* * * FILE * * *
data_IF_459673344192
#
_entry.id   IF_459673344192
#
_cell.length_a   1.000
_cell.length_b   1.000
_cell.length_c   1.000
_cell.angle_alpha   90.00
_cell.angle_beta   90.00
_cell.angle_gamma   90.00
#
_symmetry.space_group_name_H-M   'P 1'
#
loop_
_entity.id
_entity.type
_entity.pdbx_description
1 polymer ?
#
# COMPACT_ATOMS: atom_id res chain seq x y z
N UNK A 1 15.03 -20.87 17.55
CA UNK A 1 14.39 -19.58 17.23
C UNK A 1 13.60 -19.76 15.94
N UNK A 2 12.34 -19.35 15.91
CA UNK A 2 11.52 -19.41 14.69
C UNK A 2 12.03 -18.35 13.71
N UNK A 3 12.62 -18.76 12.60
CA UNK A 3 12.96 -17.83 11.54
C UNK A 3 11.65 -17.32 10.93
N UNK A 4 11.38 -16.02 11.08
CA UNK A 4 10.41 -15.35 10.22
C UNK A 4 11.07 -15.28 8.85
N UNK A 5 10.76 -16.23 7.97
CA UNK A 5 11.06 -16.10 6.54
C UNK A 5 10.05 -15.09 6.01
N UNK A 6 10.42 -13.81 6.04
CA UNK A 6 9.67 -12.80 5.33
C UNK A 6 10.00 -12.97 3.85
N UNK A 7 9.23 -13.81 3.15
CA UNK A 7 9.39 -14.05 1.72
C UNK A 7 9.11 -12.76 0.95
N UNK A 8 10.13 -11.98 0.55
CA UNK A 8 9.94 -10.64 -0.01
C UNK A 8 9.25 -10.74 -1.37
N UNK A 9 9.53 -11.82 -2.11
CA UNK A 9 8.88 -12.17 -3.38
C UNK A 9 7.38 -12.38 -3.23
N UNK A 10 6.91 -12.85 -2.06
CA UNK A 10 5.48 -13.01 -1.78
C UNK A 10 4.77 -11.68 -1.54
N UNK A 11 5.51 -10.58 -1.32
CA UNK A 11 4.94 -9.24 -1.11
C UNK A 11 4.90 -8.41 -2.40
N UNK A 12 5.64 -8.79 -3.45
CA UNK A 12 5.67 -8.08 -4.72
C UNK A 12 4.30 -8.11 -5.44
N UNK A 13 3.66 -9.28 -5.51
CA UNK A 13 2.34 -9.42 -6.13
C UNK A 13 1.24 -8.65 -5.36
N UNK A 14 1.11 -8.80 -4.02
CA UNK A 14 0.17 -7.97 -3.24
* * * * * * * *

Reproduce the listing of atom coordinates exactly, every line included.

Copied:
data_IF_459673344192
#
_entry.id   IF_459673344192
#
_cell.length_a   1.000
_cell.length_b   1.000
_cell.length_c   1.000
_cell.angle_alpha   90.00
_cell.angle_beta   90.00
_cell.angle_gamma   90.00
#
_symmetry.space_group_name_H-M   'P 1'
#
loop_
_entity.id
_entity.type
_entity.pdbx_description
1 polymer ?
#
# COMPACT_ATOMS: atom_id res chain seq x y z
N UNK A 1 15.03 -20.87 17.55
CA UNK A 1 14.39 -19.58 17.23
C UNK A 1 13.60 -19.76 15.94
N UNK A 2 12.34 -19.35 15.91
CA UNK A 2 11.52 -19.41 14.69
C UNK A 2 12.03 -18.35 13.71
N UNK A 3 12.62 -18.76 12.60
CA UNK A 3 12.96 -17.83 11.54
C UNK A 3 11.65 -17.32 10.93
N UNK A 4 11.38 -16.02 11.08
CA UNK A 4 10.41 -15.35 10.22
C UNK A 4 11.07 -15.28 8.85
N UNK A 5 10.76 -16.23 7.97
CA UNK A 5 11.06 -16.10 6.54
C UNK A 5 10.05 -15.09 6.01
N UNK A 6 10.42 -13.81 6.04
CA UNK A 6 9.67 -12.80 5.33
C UNK A 6 10.00 -12.97 3.85
N UNK A 7 9.23 -13.81 3.15
CA UNK A 7 9.39 -14.05 1.72
C UNK A 7 9.11 -12.76 0.95
N UNK A 8 10.13 -11.98 0.55
CA UNK A 8 9.94 -10.64 -0.01
C UNK A 8 9.25 -10.74 -1.37
N UNK A 9 9.53 -11.82 -2.11
CA UNK A 9 8.88 -12.17 -3.38
C UNK A 9 7.38 -12.38 -3.23
N UNK A 10 6.91 -12.85 -2.06
CA UNK A 10 5.48 -13.01 -1.78
C UNK A 10 4.77 -11.68 -1.54
N UNK A 11 5.51 -10.58 -1.32
CA UNK A 11 4.94 -9.24 -1.11
C UNK A 11 4.90 -8.41 -2.40
N UNK A 12 5.64 -8.79 -3.45
CA UNK A 12 5.67 -8.08 -4.72
C UNK A 12 4.30 -8.11 -5.44
N UNK A 13 3.66 -9.28 -5.51
CA UNK A 13 2.34 -9.42 -6.13
C UNK A 13 1.24 -8.65 -5.36
N UNK A 14 1.11 -8.80 -4.02
CA UNK A 14 0.17 -7.97 -3.24